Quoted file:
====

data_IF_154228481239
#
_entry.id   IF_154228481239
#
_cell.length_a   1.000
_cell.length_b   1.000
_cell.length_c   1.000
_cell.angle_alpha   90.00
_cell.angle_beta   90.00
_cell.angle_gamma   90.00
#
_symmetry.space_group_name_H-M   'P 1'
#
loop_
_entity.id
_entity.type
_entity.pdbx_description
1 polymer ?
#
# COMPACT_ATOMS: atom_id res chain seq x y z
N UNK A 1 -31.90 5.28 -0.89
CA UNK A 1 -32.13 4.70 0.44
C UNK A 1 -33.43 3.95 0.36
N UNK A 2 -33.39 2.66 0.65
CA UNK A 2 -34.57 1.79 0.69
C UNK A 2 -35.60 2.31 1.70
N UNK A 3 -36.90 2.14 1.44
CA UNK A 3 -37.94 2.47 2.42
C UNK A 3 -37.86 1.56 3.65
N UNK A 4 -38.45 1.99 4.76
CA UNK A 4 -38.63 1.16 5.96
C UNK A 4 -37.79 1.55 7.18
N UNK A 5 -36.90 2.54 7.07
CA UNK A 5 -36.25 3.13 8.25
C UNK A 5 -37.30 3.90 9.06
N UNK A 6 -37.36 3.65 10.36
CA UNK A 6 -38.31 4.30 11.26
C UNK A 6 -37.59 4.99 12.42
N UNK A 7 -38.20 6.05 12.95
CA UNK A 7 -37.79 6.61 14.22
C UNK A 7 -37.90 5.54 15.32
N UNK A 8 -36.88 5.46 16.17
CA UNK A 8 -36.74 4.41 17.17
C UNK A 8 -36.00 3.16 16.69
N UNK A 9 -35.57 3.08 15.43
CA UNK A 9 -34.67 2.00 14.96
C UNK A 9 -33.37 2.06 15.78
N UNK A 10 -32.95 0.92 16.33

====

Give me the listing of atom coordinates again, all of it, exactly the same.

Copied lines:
data_IF_154228481239
#
_entry.id   IF_154228481239
#
_cell.length_a   1.000
_cell.length_b   1.000
_cell.length_c   1.000
_cell.angle_alpha   90.00
_cell.angle_beta   90.00
_cell.angle_gamma   90.00
#
_symmetry.space_group_name_H-M   'P 1'
#
loop_
_entity.id
_entity.type
_entity.pdbx_description
1 polymer ?
#
# COMPACT_ATOMS: atom_id res chain seq x y z
N UNK A 1 -31.90 5.28 -0.89
CA UNK A 1 -32.13 4.70 0.44
C UNK A 1 -33.43 3.95 0.36
N UNK A 2 -33.39 2.66 0.65
CA UNK A 2 -34.57 1.79 0.69
C UNK A 2 -35.60 2.31 1.70
N UNK A 3 -36.90 2.14 1.44
CA UNK A 3 -37.94 2.47 2.42
C UNK A 3 -37.86 1.56 3.65
N UNK A 4 -38.45 1.99 4.76
CA UNK A 4 -38.63 1.16 5.96
C UNK A 4 -37.79 1.55 7.18
N UNK A 5 -36.90 2.54 7.07
CA UNK A 5 -36.25 3.13 8.25
C UNK A 5 -37.30 3.90 9.06
N UNK A 6 -37.36 3.65 10.36
CA UNK A 6 -38.31 4.30 11.26
C UNK A 6 -37.59 4.99 12.42
N UNK A 7 -38.20 6.05 12.95
CA UNK A 7 -37.79 6.61 14.22
C UNK A 7 -37.90 5.54 15.32
N UNK A 8 -36.88 5.46 16.17
CA UNK A 8 -36.74 4.41 17.17
C UNK A 8 -36.00 3.16 16.69
N UNK A 9 -35.57 3.08 15.43
CA UNK A 9 -34.67 2.00 14.96
C UNK A 9 -33.37 2.06 15.78
N UNK A 10 -32.95 0.92 16.33